Thursday, March 31, 2016
Wednesday, March 30, 2016
There is a part of you that wants tangible proof, requests sources, citations, and other assurances of stability. This aspect of you is rather proud of the number of times it checks facts considered unreliable, prefers to admit innocence or ignorance rather than to take as established fact something long since disemboweled on Snopes.com or some other equivalent of sensible peer review.
Tuesday, March 29, 2016
You'd not given much thought to parallel lines until you were forced to define what the term meant, then prove the lines were truly parallel. This came about in the eleventh grade, when you were introduced to geometry and an aspect of yourself you'd had some experience with but had not defined to your satisfaction.
By the time you'd reached grade eleven, the habit was already in place: If a question were raised by a teacher or, for that matter, any adult in authority, you'd volunteer an answer to that question, whether you had a rehearsed answer in mind or not. This is a euphemistic way of saying you were alert to answering questions, whether you knew their answer or not.
There is one more confessional detail at work here: Your answer might have been invented on the spot. It might have had a significant degree of accuracy, a modicum of it, or none at all. Much as you enjoyed having the right answer at hand or being able to make an intelligent guess at the answer, you also enjoyed being able to have your answer, however much it varied from the actual answer, taken as though it were accurate.
Back then, as well as now, the word "lie" as in untruth, did not enter the equation, rather the word fabrication, sometimes used as a euphemism for telling one or more lies, was your pole star, if not the teacher/adult to whom you were venturing your answer.
You did not at the time have the strength of sense that such fabrications were versions of play or build-up to what has become your career path choices. You were more interested in seeing to what degree your impromptu answers were challenged.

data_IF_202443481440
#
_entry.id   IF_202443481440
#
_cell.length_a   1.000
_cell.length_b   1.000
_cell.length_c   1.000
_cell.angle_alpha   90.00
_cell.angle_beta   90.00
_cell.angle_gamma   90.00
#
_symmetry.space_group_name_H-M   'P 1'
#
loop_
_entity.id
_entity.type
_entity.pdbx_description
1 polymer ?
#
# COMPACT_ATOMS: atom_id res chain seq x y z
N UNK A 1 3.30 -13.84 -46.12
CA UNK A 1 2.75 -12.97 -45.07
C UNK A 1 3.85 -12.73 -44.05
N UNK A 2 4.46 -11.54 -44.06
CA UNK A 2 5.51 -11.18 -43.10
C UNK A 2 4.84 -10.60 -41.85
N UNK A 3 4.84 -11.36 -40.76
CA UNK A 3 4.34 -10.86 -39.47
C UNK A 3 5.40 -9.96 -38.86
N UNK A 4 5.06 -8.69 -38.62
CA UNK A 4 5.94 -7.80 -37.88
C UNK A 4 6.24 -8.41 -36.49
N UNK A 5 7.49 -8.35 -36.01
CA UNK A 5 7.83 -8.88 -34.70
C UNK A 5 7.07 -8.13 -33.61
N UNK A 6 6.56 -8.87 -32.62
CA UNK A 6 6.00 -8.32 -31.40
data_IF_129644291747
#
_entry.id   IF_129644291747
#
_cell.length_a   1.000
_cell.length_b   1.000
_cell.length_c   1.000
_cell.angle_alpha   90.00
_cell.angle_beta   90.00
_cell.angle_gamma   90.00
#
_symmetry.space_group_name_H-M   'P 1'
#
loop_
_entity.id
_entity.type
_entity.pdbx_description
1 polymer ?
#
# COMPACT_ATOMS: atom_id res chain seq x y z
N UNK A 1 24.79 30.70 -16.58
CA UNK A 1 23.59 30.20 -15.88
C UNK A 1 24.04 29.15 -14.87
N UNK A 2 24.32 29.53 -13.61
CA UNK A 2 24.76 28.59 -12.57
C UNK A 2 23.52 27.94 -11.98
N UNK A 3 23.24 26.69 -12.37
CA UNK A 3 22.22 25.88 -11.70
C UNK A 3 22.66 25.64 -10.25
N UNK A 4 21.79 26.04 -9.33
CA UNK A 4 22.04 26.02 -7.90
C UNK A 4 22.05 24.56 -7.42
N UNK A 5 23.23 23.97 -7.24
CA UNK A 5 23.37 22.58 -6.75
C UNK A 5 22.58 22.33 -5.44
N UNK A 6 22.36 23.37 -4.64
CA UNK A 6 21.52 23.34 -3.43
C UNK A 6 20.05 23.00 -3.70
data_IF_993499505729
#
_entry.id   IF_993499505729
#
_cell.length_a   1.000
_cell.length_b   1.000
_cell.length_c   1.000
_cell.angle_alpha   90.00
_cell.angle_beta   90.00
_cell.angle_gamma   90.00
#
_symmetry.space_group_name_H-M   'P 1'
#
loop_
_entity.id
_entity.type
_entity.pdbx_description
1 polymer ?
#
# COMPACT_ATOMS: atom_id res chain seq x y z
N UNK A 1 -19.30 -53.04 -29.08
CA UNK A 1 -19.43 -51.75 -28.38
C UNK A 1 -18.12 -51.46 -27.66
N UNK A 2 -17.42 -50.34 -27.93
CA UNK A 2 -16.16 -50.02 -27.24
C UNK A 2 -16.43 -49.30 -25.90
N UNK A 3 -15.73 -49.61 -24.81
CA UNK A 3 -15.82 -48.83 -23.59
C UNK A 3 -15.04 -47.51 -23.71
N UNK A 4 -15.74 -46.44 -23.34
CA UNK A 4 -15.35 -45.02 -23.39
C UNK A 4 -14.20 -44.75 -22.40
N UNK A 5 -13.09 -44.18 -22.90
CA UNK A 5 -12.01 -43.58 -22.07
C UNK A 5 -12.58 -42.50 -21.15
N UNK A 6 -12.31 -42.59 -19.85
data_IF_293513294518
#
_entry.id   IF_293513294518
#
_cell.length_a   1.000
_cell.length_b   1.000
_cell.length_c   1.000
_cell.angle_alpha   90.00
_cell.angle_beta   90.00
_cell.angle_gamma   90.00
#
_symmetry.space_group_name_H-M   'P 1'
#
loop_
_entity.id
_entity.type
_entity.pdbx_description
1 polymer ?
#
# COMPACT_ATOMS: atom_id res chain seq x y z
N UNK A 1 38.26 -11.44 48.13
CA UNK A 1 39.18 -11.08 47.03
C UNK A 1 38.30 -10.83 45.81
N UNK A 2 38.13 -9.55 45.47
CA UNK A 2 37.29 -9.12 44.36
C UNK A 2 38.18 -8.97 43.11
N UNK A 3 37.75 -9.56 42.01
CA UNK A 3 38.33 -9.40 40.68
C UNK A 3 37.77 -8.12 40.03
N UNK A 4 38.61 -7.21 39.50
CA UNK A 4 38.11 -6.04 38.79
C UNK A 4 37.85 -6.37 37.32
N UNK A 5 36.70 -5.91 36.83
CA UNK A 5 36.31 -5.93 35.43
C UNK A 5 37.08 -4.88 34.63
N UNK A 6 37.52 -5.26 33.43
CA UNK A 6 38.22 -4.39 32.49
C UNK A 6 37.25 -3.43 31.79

By the time you were confronted with the matter of parallel lines, your answer. which was you speaking spontaneously, posited parallel lines as two lines that were always the same distance apart. The teacher nodded acceptance, but added her observation that your answer, while right, was only an average answer, leaving room for greater accuracy.
To that effect, you added, these lines, by their nature, would never meet. The teacher said your answer bumped you up to a C+, meaning there were still other qualities or conditions to be observed. With a wink,the teacher allowed that for the sake of geometry and mathematics, parallel lines meet in infinity.
You think of that teacher to this day--Ms. Krantz, she was--when you observe in fiction-writing classes that in geometry,parallel lines meet in infinity, but in stories, they meet in the last act, or in the reader's mind. Much as it troubles you to use such absolute words as always and never, you offer the observation that a narrative without parallel lines is never a story; some thematic or cultural base must always be present in order to transform the narrative, which, however engaging and sublime, into a story, which has as a major constituent the sense of dimension and at least a sense of parallel development.
Often--note, often, not always--a story will appear to be lacking the parallel line, a classic example being Edgar Allen Poe's famed short story, "A Cask of Amontillado," in which so many of the requisite dramatic elements are placed with such adroitness. The narrator tells us in so many words that he has reached the breaking point when being teased and ranked on by the snobbish Fortunato, who has gone too far when insulting the narrator's family.